There is an outstanding performance by Israel Oyelumade as Ras Prince Monolulu, funny and memorable; the best is saved till last.

A blind man walks onstage touching black boxes with his cane.  Lewis McKale as The Blind Busker affects an old man cockney voice and gets upset and emotional about something.  Lewis McKale’s efforts to portray a much older blind man are admirable.  His costume of brown cap, bow tie, brown check trousers, and waistcoat looks early 20th century.  He completes the look by balancing a self-grown furry caterpillar on his upper lip.

The Blind Busker has a long monologue explaining how he moved from London to Brighton and fell in love with Alice.  He never saw her face but loves her voice and her movements.  He regrets something and over fifteen minutes his story of regret is explained and it ends on a nursery rhyme which is sung with a mixture of sorrow and happiness.  As Lewis McKale departs the stage, photos of the historical figure ‘Blind Harry’ playing his accordion on Brighton seafront are shown on screen.

A woman with long dark hair enters wearing an ankle length white nightgown and white shawl.  She is barefoot.  She sits on a black box and starts talking breathlessly about a late night tryst.  She sounds in love and sad.  Her lover is married and a doctor.  At work he is professional and clinical, with her he is a beast clawing at her skin.  She enjoys it.  Miss Edmunds is infatuated with Doctor Beard and wants to elope with him.  Alex Childs as Christiana Edmunds is engaging as this rejected lover determined to hurt as she has been hurt – she is one of Brighton’s infamous children.    Christiana’s revenge extends to her lover’s wife then to any child who will eat one of her poisoned chocolates.  The chocolate boxes are tied with pink ribbons for girls.  Blue ribbons for boys.  She mocks their greedy consumption on her last night alive as she waits for the noose.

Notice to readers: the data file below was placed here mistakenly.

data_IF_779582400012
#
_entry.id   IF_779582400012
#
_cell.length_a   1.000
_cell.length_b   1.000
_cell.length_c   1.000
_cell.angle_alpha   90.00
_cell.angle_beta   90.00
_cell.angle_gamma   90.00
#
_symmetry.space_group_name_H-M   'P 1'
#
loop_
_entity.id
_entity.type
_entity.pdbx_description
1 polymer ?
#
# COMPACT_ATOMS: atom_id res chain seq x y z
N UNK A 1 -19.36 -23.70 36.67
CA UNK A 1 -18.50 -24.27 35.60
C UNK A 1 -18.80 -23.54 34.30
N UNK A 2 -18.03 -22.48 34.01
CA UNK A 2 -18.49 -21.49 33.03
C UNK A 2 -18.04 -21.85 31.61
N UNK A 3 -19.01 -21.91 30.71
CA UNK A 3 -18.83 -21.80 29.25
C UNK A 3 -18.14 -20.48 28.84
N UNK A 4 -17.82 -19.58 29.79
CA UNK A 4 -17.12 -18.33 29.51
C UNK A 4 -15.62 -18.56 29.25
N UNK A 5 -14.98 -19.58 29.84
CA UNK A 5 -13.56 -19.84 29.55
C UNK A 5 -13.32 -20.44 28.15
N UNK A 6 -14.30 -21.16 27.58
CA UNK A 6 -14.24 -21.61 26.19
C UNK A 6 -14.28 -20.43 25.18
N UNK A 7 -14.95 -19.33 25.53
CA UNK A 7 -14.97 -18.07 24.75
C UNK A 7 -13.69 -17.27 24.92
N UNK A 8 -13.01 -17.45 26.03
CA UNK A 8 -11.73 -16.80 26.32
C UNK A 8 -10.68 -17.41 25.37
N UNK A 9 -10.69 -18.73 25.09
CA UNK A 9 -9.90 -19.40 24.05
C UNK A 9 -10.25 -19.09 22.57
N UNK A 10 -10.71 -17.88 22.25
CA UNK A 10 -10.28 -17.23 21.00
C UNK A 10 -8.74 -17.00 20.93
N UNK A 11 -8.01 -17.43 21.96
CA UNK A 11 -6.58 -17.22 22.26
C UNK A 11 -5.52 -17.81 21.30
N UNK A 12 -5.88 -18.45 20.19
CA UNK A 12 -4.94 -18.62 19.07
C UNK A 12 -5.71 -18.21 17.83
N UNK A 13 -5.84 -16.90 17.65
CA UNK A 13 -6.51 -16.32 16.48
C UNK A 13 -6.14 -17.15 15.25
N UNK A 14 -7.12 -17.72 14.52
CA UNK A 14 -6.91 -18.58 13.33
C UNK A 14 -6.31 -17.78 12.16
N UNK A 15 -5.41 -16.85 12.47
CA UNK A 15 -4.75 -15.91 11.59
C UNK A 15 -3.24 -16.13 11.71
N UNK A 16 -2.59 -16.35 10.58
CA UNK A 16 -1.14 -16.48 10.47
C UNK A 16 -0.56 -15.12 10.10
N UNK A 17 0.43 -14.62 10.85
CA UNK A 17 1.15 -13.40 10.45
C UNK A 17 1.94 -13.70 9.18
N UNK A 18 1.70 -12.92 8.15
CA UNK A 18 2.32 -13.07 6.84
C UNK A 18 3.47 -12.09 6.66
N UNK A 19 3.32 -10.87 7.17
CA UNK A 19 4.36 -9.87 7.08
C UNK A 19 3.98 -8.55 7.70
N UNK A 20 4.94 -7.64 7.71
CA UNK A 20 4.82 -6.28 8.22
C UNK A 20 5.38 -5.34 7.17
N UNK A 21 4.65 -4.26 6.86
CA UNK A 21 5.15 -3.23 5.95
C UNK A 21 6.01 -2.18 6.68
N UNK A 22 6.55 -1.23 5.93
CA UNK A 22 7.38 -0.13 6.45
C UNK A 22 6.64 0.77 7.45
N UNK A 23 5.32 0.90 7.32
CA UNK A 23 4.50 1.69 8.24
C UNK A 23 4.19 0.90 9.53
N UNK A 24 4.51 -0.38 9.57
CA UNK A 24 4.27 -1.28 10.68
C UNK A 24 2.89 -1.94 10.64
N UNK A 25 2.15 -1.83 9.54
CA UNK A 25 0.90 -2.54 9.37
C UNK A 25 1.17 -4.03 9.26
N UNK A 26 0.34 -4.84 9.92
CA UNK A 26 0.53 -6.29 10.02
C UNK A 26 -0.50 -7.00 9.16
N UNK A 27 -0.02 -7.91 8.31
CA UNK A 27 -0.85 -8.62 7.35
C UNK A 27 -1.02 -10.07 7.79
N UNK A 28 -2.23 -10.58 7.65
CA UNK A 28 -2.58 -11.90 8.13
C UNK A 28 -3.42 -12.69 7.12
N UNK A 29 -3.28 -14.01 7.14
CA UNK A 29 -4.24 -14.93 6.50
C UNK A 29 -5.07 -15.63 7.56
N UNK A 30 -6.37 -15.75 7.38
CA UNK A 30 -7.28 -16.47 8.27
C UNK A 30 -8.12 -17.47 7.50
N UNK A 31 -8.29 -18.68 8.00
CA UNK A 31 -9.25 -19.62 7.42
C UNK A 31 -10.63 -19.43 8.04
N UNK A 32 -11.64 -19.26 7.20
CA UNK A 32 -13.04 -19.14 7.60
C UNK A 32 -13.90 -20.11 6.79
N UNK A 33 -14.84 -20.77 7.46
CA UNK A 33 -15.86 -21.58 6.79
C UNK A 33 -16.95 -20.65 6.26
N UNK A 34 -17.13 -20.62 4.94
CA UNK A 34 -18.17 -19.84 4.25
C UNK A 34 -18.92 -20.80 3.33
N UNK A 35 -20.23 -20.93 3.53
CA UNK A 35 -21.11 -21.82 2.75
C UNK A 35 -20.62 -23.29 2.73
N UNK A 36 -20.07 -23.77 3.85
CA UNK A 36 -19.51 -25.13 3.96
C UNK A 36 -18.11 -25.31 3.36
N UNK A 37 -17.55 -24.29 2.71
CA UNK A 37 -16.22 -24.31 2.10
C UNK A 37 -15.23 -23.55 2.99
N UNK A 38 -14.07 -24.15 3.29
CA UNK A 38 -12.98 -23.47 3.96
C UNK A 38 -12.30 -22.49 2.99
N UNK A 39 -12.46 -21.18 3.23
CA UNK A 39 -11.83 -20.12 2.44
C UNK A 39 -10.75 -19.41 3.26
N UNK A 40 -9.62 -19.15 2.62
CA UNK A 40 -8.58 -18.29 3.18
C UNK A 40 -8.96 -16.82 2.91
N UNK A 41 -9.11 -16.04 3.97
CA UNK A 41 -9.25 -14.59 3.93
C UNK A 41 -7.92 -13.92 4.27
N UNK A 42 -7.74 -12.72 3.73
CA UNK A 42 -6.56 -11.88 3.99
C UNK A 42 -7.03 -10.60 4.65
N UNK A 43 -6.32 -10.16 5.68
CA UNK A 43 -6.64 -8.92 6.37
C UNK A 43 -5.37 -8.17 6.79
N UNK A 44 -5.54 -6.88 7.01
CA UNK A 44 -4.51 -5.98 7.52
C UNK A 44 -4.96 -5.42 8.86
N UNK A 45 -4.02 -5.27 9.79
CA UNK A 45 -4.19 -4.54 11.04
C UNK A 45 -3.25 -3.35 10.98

Unfortunately there are a couple of technical problems at this stage in the production, a blue screen and newspaper articles shown out of sequence but these do not detract from the performance given by Alex Childs who convinces as the mad, bad and sad Miss Edmunds.

A most colourful character enters to the sound of horses hooves: Ras Prince Monolulu played by Israel Oyelumade.  He’s just won £500.  He’s wearing white trousers, black boots, white shirt with ruffles, a bright yellow jacket with black and gold mirrored glass circles and a head-dress with cabaret feathers.

He is a breath of fresh air with energy and good humour.  His tale of travel to England from Africa includes multiple baptisms and explains how he became a ‘prince’.  He finds that Londoners like him to be ‘exotic’ and he is happy to please if it works in his favour.  When sales of his useless potions declines he travels to Brighton selling rude postcards and there finds his fortune as a tipster and begins his courtship of ‘Lady Luck’.

Prince Monolulu has ‘pretty advice for pretty ladies’.  It is 1920.  The derby.  The sound of horses hooves.  He smacks his bum like the jockey.  The surprise on his face when the horse romps in is funny, joyous and unforgettable due to Israel Oyelumade’s acting.

It is evident a lot research went into all parts, these monologues are written well by Ella Hickson.

Cast Credits:  Alex Childs – Christiana Edmunds.  Lewis McKale – The Blind Busker – Harry Vowles.  Israel Oyelumade – Ras Prince Monolulu.

Company Credits:  Writer – Ella Hickson.  Directors – Mike Stubbs and Nick Brice.  Soundscapes – Alistair Lock.  Technical Manager – Zak Bichon-Flannery.  Venue Manager and Director – Tony Jaffe.  Photographs – Chris Vowles.  Producers – Mike Stubbs and Nick Brice.  Company – Bite-Size.

(c) Wendy Thomson 2010

reviewed Saturday 8 May 2010